With walls covered in silk damask, the Library wallpaper incorporates a lattice design with the motif, or dominant feature, being a pineapple. In the 1870s, the pineapple was actually the symbol of hospitality.
On display are photographs of Governor Brown and First Lady Brown. They were the first family to reside in the new Governor’s Mansion 150 years ago in 1871. The Brown’s granddaughter, Margaret Wise Brown wrote the award-winning children’s book, Goodnight Moon.
On the mantle sits the Black Forest clock and vases purchased by Governor Marmaduke as he traveled throughout the Tyrol Black Forest area of Austria. Governor Marmaduke had these items shipped back to Missouri as his gift to the Mansion before his passing at age 54 from pneumonia.
Did you know that the small chairs found in the Library are surprisingly not miniature chairs for children, but rather salesman samples demonstrating the skills of a craftsman?
When First Lady Parson moved into the People’s House, one of the first projects she worked on was the restoration of the green sofa. The first Capitol building in Jefferson City burned down in 1837. The second Capitol was struck by lightning on February 5, 1911, and also burned to the ground. This sofa was actually carried out from the burning Capitol and fully restored in 2018. Behind the green sofa is a sculpture, also known as a maquette that depicts explorers Captain Lewis and Captain Clark, their assistant York, Shoshone native American guide Sacagawea with her baby Jean Baptiste (nicknamed “Pomp”) and Lewis’ Newfoundland dog Seaman (pronounced “Shay-mus”). Renowned American sculptor Eugene Daub was commissioned to create a monument to explorers Meriwether Lewis and William Clark for the bicentennial of the Corps of Discovery, founded in 1803.Following the example of portrait artists who often create a sketch before they actually paint on canvas or paper, Daub produced this small model of his sculpture. The full-sized 20-foot bronze sculpture sits in Case Park in downtown Kansas City, Missouri at Eighth and Jefferson Streets, strategically situated on the peak of a bluff overlooking the confluence of the Kansas and Missouri Rivers.”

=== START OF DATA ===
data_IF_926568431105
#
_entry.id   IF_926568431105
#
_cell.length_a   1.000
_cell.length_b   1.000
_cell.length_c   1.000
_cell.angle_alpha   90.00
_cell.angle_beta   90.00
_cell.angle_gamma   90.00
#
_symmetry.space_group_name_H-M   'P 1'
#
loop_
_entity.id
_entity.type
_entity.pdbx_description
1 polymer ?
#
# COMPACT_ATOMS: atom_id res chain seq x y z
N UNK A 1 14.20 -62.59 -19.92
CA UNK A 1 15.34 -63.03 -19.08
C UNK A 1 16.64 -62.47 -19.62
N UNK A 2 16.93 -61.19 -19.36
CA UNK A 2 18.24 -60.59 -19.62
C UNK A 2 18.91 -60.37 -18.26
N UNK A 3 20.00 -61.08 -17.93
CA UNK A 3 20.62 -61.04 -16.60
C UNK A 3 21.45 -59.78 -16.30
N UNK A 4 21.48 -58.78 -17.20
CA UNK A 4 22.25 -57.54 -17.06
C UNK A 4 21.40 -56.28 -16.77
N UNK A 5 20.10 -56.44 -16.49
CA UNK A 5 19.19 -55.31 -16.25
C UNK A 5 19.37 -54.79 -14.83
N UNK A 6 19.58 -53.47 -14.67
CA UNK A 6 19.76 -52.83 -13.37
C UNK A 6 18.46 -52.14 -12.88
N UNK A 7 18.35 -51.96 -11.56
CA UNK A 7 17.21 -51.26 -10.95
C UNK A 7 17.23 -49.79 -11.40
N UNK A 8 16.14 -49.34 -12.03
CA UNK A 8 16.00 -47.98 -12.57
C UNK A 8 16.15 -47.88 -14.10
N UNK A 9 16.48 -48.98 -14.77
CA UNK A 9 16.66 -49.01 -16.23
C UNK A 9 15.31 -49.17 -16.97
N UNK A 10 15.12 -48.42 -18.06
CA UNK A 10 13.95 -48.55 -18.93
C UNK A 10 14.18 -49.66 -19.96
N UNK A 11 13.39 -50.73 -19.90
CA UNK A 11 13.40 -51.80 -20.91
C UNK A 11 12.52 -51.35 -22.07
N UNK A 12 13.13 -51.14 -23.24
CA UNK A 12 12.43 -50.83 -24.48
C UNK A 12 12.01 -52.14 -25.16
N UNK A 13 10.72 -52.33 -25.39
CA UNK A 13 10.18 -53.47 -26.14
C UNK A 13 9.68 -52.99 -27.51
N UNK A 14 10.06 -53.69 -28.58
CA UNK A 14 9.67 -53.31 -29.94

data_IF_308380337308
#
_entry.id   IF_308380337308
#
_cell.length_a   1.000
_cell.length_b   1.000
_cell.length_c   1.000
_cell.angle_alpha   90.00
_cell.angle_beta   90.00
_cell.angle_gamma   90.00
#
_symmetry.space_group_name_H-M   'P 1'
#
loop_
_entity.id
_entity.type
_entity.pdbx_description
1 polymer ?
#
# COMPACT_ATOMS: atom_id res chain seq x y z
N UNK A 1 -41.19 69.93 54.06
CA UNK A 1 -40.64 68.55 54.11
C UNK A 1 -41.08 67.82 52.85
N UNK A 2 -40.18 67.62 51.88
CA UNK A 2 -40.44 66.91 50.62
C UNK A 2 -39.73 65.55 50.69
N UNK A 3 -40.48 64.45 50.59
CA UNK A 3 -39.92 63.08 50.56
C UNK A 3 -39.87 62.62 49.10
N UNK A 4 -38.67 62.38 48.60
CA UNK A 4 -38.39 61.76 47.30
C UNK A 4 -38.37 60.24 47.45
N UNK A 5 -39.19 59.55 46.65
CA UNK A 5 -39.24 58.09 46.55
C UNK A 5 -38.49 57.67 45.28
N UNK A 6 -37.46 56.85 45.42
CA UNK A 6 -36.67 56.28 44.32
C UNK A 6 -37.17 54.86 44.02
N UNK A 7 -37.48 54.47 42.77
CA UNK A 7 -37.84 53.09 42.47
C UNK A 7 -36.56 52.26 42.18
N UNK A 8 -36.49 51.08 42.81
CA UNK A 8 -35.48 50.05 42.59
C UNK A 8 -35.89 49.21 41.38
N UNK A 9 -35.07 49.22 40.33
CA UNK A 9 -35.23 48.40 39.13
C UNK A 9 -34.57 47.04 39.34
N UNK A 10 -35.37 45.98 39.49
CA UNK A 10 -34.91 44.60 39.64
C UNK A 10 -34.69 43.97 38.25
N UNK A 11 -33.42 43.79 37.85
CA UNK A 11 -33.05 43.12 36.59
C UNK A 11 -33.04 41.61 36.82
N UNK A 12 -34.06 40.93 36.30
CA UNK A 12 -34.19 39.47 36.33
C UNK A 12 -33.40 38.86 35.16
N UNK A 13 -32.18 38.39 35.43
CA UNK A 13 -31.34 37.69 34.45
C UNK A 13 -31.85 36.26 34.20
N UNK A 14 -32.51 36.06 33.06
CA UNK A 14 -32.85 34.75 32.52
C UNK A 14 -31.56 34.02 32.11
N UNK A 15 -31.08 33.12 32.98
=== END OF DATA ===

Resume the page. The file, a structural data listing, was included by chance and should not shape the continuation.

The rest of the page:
A gift to the Mansion from Governor Bond, the exquisite over-mantle mirror dates back to March 30, 1870. Mirrors were often used to make a room look larger, while also reflecting light from the large windows and gasoliers.